THE PCR COURT ERRED WHEN IT FAILED TO GRANT DEFENDANT'S REQUEST FOR AN EVIDENTIARY HEARING.
THE TIME BAR OF R. 3:22-12 SHOULD NOT BE APPLIED TO DEFENDANT'S PETITION FOR POST CONVICTION RELIEF.
We reject these arguments without extensive discussion. R. 2:11-3(e)(2).
We conclude in summary form that the PCR petition was properly denied without an evidentiary hearing because: (1) it was barred by the five-year limitation period of Rule 3:22-12, having been filed twenty-seven years after the judgment of conviction; (2) the defense attorney could not have been ineffective in failing to predict the enactment of the SVPA some seventeen years after defendant's guilty plea and the effect that legislation might have on his liberty; and (3) the Supreme Court has already held in State v. Bellamy, 178 N.J. 127, 143 (2003), that the ground for relief defendant raises is not retroactively applicable to convictions that were beyond direct appeal at the time of the Bellamy decision in 2003.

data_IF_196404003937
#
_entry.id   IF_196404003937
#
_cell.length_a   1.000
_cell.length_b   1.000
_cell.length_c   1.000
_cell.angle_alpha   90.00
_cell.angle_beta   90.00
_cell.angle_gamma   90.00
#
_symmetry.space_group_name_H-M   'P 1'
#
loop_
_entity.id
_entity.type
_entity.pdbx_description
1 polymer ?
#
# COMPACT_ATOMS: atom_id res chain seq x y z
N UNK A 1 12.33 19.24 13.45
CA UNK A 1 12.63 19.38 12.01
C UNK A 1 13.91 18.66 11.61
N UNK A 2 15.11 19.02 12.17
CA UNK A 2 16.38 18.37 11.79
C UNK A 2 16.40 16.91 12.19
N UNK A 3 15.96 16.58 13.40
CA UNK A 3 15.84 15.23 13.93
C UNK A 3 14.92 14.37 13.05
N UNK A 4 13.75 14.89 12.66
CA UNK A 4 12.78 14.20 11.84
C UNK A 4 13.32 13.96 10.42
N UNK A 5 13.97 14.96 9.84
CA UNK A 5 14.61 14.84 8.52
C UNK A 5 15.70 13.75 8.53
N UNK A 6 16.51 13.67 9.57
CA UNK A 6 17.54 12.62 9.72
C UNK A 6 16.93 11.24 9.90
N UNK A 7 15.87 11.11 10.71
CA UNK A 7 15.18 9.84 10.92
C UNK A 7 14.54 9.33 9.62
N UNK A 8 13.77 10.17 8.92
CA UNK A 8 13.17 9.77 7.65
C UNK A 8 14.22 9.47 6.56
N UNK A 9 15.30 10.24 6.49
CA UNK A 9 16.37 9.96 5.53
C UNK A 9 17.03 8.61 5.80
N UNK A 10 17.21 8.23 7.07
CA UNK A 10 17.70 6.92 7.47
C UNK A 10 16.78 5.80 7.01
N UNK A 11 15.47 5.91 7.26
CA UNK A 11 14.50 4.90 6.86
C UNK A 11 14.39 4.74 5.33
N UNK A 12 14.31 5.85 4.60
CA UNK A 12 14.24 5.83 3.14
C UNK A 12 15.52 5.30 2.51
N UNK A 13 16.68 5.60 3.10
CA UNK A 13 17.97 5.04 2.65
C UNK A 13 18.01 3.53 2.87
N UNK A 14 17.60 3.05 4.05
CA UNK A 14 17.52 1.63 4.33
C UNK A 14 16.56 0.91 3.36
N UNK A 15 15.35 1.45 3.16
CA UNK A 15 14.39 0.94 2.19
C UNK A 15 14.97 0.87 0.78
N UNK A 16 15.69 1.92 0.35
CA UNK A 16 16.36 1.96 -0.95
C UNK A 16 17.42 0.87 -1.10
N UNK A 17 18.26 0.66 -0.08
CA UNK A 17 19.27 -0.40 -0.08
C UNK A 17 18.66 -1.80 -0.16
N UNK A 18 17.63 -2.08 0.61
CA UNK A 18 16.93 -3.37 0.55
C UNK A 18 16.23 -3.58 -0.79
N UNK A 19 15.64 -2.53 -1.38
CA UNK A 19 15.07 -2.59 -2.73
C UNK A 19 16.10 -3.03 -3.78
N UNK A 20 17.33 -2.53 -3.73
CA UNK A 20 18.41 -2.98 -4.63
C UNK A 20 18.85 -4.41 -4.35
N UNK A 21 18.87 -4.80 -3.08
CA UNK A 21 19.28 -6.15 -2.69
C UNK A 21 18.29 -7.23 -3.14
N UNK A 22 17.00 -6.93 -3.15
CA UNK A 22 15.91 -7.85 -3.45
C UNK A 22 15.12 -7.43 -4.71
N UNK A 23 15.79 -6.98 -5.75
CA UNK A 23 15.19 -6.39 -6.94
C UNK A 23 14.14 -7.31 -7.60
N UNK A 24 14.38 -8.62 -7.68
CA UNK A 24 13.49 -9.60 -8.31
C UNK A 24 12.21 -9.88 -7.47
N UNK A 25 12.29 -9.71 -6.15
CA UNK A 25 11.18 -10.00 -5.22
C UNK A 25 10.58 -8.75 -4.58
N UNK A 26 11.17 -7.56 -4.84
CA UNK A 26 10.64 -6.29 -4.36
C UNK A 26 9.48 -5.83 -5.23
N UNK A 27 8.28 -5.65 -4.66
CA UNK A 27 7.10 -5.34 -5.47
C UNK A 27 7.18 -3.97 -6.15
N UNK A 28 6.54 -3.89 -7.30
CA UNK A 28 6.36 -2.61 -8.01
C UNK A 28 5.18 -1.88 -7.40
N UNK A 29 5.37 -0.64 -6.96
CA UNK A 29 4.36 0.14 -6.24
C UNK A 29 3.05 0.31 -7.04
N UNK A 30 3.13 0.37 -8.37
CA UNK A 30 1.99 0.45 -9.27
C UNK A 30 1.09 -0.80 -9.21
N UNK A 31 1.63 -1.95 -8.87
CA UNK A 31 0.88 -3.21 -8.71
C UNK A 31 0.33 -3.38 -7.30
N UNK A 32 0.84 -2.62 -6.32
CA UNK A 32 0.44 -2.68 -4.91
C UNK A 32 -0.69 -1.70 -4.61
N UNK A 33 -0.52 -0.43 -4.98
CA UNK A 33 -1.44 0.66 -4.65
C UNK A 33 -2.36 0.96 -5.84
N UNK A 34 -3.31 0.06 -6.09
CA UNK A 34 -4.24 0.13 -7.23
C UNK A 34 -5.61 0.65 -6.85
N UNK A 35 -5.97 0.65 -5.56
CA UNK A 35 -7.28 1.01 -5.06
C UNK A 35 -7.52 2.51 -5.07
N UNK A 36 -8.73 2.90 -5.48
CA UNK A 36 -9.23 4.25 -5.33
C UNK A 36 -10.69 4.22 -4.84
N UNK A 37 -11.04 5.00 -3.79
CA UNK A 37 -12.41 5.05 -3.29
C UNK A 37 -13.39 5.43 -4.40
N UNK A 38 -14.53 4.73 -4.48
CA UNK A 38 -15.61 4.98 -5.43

Under the limited retroactivity holding of Bellamy, a defendant would not be entitled to relief even if he had filed a timely PCR petition and even if his attorney had failed to advise him that he could be civilly committed at a time when the SVPA was in effect. Id. at 140. Consequently, an attorney's representation of a criminal defendant was not deficient on the ground that he did not advise the defendant he might be committed under the general civil commitment statutes in existence before enactment of the SVPA.
Defendant's PCR petition did not demonstrate a prima facie showing that his attorney provided ineffective assistance at the time of his guilty plea in 1982.
© 1992-2012 VersusLaw Inc.